A useful way to incorporate this article into the curriculum would be in a discussion of the potential issues that prevent best practice archaeology in CRM. It might be helpful to explore the pressures of projects,such as limited time and money, and how they affect the quality of work and goals for CRM projects. You may demonstrate how the investigation of past and present social context can be incorporated practically into fieldwork. For instance, in addition to discussing survey,excavation, and recording methodologies, you may wish to introduce some of the methods by which it is possible to obtain knowledge of human behavior, even with the prescribed limitations dictated by CRM. A useful exercise with students might be to provide examples of reports that are typical of more traditional environmental impact assessments and ask them to provide critiques and recommendations for more holistic studies.
Byrne, Denis. 2009. “A Critique of Unfeeling Heritage.” In Intangible Heritage, edited by Laurajane Smith and Natsuko Akagawa, 229-252. London and New York: Routledge.
As of 10/23/2018 the article is available for free through Marquette University.
Resource Contributed By:Rochelle Bloomis, Portland State University
Rochelle Bloom is an anthropology research assistant contracted to Portland State and working as a collaborator with the National Park Service. She assists with identification of ethnographic resources on federal lands.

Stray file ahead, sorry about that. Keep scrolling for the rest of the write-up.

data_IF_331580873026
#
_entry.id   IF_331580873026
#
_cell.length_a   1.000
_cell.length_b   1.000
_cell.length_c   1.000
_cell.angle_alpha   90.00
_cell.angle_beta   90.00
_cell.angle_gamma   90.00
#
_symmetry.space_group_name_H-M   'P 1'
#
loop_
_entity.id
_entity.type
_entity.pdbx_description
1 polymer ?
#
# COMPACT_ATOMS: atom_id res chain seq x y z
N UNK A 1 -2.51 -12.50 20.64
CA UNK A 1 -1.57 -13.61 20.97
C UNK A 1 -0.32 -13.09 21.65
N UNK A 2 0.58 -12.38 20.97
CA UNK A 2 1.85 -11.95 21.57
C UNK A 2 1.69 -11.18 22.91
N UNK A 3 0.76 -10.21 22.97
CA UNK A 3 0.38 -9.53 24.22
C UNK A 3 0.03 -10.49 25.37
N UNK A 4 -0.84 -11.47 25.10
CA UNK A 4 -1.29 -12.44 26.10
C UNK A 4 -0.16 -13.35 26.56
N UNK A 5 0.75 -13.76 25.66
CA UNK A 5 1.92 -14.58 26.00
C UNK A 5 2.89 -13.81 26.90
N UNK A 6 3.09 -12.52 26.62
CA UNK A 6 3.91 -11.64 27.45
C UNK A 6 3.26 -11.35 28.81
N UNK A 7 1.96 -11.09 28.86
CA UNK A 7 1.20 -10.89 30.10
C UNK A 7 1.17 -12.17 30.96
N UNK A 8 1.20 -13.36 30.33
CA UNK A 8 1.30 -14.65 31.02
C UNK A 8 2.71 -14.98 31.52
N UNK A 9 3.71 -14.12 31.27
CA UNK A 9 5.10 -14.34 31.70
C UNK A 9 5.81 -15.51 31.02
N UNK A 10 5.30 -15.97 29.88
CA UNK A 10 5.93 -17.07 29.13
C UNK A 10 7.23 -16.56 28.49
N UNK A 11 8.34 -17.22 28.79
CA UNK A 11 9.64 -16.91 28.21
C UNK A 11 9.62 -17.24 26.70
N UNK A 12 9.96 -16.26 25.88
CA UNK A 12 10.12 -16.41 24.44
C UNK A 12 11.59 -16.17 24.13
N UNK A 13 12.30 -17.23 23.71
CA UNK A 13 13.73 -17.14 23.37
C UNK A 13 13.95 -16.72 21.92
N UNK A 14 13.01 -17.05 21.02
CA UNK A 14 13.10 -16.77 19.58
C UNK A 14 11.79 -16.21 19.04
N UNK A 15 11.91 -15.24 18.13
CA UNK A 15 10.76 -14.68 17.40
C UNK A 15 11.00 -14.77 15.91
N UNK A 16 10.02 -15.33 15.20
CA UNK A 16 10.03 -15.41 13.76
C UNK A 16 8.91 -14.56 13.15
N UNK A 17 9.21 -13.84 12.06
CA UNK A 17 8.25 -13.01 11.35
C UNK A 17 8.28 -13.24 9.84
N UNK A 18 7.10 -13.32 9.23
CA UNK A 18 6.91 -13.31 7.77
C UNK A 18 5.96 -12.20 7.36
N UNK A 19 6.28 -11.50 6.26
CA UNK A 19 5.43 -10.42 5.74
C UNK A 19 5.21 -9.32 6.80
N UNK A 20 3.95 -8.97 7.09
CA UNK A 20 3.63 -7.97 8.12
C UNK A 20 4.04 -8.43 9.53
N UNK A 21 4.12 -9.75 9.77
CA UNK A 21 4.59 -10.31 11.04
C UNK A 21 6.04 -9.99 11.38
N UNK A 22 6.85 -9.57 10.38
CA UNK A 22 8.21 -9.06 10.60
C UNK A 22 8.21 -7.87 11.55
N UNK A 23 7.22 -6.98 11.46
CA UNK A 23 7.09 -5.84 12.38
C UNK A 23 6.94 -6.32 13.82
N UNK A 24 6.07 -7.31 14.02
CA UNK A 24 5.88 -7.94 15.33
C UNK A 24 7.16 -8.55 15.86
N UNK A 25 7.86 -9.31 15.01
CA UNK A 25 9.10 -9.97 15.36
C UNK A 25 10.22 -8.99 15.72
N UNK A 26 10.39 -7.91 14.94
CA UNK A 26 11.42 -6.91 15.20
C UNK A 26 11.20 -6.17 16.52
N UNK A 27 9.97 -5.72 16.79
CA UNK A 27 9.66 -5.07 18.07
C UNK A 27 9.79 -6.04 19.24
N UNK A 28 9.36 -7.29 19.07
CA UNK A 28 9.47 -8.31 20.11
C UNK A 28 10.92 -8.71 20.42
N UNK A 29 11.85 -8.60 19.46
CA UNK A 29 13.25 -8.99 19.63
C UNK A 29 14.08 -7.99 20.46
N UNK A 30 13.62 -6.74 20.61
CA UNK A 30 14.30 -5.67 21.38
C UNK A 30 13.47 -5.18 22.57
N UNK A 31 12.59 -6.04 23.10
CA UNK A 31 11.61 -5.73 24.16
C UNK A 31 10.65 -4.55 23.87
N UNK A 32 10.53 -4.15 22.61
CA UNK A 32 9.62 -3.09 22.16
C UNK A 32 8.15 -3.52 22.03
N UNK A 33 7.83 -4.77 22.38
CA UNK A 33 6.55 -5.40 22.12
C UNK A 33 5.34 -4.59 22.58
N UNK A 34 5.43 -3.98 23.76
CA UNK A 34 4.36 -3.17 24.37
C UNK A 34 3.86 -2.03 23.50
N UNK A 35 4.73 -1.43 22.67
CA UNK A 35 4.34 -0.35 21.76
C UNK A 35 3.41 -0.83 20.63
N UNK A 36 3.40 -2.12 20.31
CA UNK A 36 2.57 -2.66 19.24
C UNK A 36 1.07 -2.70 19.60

Ideal for introductory linguistic as well as cultural anthropology classes focused on the nation-state or childhood, this 104 minute documentary film helps students better understand the real-world complexities of conducting anthropological fieldwork with a focus on the documentation and preservation of endangered languages. In multiple arrival stories, we see how two linguists, David Harrison and Gregory Anderson, struggle to locate the ever-decreasing speakers of endangered languages in Siberia, India, and Bolivia. While preliminary research helps them select a region as well as connect with key informants, they also depend on snowball sampling as they rush to track down native speakers with whom they conduct exploratory interviews. This documentary highlights how the production of anthropological knowledge is shaped by the relationships between local indigenous communities around the world and nation-states. Documenting endangered languages, as the film illustrates, also necessitates studying the forms of oppression that endanger them.